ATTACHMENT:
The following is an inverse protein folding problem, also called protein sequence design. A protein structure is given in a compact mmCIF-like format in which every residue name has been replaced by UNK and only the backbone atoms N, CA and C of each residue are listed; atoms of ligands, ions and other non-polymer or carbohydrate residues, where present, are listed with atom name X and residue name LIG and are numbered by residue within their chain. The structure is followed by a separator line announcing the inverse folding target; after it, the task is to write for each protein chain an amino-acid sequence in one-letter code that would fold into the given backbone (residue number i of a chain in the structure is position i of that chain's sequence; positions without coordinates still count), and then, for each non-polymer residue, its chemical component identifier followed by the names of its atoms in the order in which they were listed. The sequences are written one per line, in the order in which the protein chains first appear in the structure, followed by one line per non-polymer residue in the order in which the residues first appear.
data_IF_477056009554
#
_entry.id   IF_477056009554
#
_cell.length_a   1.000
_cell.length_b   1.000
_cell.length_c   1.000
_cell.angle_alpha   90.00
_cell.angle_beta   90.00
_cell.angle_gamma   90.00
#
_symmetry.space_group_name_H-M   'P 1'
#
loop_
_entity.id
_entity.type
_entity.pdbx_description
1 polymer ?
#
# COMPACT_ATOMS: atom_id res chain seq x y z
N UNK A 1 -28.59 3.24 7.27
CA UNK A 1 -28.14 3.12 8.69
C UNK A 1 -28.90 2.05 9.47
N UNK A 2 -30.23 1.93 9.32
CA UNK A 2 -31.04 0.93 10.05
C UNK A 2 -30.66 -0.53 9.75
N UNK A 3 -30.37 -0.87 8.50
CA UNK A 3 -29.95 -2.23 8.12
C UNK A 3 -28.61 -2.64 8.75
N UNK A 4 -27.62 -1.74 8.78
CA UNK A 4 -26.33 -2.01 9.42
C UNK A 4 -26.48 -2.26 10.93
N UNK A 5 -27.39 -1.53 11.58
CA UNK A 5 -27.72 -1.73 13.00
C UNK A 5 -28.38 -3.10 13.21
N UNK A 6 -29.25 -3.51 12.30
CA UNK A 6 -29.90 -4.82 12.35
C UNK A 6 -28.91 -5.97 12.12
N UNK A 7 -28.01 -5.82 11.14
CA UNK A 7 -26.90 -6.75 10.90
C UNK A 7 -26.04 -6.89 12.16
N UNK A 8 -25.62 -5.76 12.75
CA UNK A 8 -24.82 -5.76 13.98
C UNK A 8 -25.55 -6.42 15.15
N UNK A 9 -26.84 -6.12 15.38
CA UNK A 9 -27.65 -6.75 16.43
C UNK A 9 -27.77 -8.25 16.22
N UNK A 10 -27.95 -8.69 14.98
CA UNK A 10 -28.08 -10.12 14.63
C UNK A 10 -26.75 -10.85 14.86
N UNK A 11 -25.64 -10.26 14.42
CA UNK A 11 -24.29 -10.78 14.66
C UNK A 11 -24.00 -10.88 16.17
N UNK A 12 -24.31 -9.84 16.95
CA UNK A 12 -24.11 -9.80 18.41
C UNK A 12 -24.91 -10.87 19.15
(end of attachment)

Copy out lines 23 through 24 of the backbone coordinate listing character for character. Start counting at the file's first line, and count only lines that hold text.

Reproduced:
CA UNK A 1 -28.14 3.12 8.69
C UNK A 1 -28.90 2.05 9.47